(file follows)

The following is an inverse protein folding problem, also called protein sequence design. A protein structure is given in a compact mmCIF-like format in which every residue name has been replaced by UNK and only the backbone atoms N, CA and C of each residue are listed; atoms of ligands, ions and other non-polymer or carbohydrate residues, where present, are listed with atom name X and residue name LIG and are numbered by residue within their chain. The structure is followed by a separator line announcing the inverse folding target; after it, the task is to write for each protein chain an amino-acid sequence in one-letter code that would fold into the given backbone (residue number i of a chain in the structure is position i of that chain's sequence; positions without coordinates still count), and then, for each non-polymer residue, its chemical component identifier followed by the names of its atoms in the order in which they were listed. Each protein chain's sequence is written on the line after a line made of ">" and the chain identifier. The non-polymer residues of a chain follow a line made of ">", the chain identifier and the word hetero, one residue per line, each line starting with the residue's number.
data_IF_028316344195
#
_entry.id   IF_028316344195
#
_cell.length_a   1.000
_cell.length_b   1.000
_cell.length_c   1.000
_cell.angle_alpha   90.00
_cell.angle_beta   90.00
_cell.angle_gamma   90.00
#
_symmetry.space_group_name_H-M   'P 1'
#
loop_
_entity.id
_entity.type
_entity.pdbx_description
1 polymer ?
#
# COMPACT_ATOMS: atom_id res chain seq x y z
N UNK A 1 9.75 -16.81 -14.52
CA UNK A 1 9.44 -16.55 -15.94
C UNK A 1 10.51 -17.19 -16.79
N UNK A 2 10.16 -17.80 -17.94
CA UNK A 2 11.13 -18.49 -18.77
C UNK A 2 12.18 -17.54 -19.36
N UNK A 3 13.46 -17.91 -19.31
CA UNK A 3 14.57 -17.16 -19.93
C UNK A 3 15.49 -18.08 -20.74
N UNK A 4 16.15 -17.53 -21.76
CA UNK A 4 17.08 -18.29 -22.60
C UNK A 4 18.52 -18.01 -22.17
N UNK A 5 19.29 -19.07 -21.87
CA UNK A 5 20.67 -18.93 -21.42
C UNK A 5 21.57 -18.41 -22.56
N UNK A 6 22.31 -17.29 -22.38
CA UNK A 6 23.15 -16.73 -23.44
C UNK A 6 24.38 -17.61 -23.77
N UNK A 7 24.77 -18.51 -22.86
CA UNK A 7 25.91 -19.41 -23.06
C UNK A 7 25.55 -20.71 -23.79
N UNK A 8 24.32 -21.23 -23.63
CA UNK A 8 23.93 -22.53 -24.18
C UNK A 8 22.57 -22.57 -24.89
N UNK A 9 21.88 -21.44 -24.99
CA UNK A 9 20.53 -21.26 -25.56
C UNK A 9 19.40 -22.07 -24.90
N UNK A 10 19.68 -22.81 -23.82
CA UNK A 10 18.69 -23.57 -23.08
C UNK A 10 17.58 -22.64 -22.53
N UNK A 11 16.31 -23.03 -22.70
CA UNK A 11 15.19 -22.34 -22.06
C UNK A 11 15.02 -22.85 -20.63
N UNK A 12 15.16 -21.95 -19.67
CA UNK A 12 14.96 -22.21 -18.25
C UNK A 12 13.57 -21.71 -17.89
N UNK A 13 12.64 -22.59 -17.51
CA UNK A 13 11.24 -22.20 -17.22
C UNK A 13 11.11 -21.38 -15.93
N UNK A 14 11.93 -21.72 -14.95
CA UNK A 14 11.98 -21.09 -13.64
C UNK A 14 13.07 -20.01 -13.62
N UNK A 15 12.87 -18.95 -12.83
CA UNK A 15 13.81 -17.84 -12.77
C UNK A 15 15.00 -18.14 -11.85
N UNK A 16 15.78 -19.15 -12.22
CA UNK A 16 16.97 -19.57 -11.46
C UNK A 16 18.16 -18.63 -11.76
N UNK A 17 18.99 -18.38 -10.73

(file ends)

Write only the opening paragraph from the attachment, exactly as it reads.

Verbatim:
The following is an inverse protein folding problem, also called protein sequence design. A protein structure is given in a compact mmCIF-like format in which every residue name has been replaced by UNK and only the backbone atoms N, CA and C of each residue are listed; atoms of ligands, ions and other non-polymer or carbohydrate residues, where present, are listed with atom name X and residue name LIG and are numbered by residue within their chain. The structure is followed by a separator line announcing the inverse folding target; after it, the task is to write for each protein chain an amino-acid sequence in one-letter code that would fold into the given backbone (residue number i of a chain in the structure is position i of that chain's sequence; positions without coordinates still count), and then, for each non-polymer residue, its chemical component identifier followed by the names of its atoms in the order in which they were listed. Each protein chain's sequence is written on the line after a line made of ">" and the chain identifier. The non-polymer residues of a chain follow a line made of ">", the chain identifier and the word hetero, one residue per line, each line starting with the residue's number.